$88m for new national centre to study bushfires, climate risks

The federal government will invest more than $88 million to establish a national research centre for natural hazards, bushfires and climate risks.

The ten-year funding will be used to turn the Bushfire and National Hazards CRC (BNHCRC), formerly the Bushfire CRC, into a dedicated research facility, emergency management minister David Littleproud says.

David LIttleproud

He says $2 million of the funds will be dedicated towards research into the Black Summer Bushfires that saw waves of destructive and intense fires sweep across parts of Australia last summer.

“We welcome today’s announcement from the Australian government to continue funding natural hazards research in Australia,” the BNHCRC said last Friday after the announcement.

“Importantly, we’ll receive $2 milllion to immediately investigate key issues from the 2019/20 bushfire season.”

The centre will also research flood, cyclones and other weather and climate-related disasters.

“The scale of the disaster season Australia experienced last summer was unprecedented, and the horrific Black Summer bushfire lingers in the national psyche,” Mr Littleproud said.

“The new centre will deliver world-leading, evidence-based research to support the needs of our emergency services and communities across Australia to reduce climate and disaster risks, and prepare for, respond to and recover from future natural disasters.”

The Department of Home Affairs, via Emergency Management Australia, and the Department of Industry Science Energy and Resources will work with stakeholders including CSIRO and the Australasian Fire and Emergency Services Authorities Council to establish the new centre over next year 12 months.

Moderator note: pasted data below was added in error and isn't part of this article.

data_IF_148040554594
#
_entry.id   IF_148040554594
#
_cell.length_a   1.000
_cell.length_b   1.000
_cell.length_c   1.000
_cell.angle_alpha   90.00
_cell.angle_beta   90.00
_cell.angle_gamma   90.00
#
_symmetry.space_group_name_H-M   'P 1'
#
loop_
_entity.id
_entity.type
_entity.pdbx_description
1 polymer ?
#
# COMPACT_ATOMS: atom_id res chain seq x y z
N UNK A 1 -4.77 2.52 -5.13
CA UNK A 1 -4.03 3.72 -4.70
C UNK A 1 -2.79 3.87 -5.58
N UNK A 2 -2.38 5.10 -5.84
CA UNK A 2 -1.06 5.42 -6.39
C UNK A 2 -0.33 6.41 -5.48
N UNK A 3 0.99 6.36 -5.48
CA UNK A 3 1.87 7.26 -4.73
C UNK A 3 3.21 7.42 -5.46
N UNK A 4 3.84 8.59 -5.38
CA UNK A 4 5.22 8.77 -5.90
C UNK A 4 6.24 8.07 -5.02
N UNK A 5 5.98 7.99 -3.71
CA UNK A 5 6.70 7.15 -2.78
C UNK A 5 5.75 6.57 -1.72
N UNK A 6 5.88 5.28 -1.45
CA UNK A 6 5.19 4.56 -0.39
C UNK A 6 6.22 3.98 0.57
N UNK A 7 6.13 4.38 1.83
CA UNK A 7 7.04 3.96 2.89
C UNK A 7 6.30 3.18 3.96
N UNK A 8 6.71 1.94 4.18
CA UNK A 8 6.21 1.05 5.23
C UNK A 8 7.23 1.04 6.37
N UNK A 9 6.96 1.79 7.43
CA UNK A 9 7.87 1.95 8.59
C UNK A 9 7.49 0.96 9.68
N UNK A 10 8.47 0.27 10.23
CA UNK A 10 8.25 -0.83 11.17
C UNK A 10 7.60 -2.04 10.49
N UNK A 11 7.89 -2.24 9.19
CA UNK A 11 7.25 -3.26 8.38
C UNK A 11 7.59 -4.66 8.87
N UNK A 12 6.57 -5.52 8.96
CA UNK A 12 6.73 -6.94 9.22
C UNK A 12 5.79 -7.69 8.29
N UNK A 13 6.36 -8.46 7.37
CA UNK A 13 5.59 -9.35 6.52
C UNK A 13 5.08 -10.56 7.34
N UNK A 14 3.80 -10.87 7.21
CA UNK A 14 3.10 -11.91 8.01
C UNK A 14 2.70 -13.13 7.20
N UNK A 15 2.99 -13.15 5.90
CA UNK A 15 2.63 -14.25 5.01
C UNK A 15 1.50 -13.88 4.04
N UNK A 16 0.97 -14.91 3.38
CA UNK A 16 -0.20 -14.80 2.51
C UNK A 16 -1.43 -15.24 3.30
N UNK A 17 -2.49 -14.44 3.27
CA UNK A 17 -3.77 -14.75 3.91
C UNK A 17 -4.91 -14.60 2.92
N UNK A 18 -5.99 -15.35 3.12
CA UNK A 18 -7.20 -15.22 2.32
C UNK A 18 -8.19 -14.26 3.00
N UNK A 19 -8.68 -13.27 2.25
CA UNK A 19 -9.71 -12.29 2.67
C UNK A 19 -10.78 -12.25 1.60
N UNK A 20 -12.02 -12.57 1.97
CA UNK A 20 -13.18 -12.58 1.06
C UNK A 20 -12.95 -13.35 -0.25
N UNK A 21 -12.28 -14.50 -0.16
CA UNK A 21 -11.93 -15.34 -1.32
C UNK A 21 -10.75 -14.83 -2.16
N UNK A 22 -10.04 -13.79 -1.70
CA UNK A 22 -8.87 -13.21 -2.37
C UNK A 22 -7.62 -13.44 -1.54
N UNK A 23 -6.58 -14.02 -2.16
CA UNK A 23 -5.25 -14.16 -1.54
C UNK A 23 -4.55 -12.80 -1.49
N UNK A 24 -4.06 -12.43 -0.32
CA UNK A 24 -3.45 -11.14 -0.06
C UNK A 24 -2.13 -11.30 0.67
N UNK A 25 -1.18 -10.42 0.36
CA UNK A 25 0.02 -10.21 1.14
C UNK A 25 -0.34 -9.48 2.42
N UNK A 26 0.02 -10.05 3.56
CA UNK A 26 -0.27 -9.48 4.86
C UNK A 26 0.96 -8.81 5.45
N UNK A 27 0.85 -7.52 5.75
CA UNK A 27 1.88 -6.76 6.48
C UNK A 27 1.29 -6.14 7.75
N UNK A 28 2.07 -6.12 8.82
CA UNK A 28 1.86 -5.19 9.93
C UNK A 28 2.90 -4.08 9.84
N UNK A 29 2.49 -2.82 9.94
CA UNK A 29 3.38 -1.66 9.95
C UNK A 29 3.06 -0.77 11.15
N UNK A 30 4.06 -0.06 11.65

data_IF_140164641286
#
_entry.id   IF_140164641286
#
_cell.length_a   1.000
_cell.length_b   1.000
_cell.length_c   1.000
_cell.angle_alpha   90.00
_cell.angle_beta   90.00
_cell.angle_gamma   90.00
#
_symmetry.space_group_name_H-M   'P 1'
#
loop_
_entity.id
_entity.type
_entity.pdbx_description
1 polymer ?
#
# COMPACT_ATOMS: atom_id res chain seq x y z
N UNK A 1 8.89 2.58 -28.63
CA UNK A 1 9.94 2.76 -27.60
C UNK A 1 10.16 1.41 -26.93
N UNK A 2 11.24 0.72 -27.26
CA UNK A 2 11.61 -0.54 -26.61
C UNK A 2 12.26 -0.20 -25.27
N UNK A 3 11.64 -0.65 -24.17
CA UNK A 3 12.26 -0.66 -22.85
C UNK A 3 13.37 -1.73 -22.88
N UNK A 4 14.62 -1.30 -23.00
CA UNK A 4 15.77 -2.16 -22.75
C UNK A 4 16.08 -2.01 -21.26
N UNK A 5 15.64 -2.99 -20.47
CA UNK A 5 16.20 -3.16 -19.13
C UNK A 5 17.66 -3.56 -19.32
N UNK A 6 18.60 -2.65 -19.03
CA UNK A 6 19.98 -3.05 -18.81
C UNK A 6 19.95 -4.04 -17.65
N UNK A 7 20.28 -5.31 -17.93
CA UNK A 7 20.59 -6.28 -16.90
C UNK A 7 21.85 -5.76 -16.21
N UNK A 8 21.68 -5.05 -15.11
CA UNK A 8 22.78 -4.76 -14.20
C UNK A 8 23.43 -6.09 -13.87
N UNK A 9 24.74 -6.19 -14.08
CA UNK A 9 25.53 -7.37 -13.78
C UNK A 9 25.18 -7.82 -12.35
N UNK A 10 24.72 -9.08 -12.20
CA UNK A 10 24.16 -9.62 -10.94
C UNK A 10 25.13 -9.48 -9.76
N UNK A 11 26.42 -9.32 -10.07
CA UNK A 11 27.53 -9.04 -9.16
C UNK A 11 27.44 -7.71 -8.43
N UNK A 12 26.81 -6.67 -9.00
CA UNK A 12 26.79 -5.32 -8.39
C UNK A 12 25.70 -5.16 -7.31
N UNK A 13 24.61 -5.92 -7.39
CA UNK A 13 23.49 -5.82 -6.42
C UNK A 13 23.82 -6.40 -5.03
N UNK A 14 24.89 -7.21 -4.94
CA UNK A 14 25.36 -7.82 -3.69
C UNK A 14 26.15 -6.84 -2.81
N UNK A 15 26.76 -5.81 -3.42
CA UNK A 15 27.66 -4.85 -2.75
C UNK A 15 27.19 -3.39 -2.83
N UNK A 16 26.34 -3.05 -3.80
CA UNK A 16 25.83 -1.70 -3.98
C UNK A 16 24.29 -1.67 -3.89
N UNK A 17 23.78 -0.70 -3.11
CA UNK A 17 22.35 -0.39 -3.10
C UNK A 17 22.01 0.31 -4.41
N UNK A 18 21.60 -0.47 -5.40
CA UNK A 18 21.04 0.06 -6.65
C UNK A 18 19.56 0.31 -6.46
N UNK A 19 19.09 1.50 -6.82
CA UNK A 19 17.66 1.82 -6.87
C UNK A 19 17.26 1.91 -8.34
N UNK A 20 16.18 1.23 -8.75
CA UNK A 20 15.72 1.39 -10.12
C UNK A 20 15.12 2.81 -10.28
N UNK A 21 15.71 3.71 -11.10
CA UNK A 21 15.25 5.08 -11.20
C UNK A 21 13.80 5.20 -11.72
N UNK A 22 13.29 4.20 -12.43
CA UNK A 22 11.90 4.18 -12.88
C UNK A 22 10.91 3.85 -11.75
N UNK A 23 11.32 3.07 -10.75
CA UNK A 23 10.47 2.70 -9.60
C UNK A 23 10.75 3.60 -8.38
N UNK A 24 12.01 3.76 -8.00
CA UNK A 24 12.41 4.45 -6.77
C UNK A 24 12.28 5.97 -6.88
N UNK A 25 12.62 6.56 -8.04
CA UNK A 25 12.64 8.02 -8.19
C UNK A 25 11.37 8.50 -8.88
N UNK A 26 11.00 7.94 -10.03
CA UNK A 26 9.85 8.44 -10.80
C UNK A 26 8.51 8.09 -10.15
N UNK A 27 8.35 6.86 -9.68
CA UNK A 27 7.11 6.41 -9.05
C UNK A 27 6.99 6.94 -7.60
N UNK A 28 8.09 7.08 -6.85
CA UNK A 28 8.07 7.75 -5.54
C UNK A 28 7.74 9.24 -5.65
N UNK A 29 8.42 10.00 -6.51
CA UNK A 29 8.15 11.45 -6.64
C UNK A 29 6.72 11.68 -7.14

The centre will co-funded by state and territory governments, emergency service agencies, universities and industry partners.

CSIRO Chief Executive Larry Marshall said the recent devastating fires highlighted the need for the nation to be better equipped in the future.

He said increasing climate variability and exposure to hazards called for a national response.

“Climate change means the frequency and severity of these events will be a factor into the foreseeable future,” Dr Marshall said in a statement.

“The establishment of the new centre will bring together world-leading science and technology capability, together with Australia’s frontline responders to help our nation prepare for and confidently deal with what lies ahead.”

The BNHCRC and University of New England will on Wednesday (July 29) release the Australian Disaster Resilience Index, which is designed to help provide guidance for policy, planning and community engagement at all levels of government.

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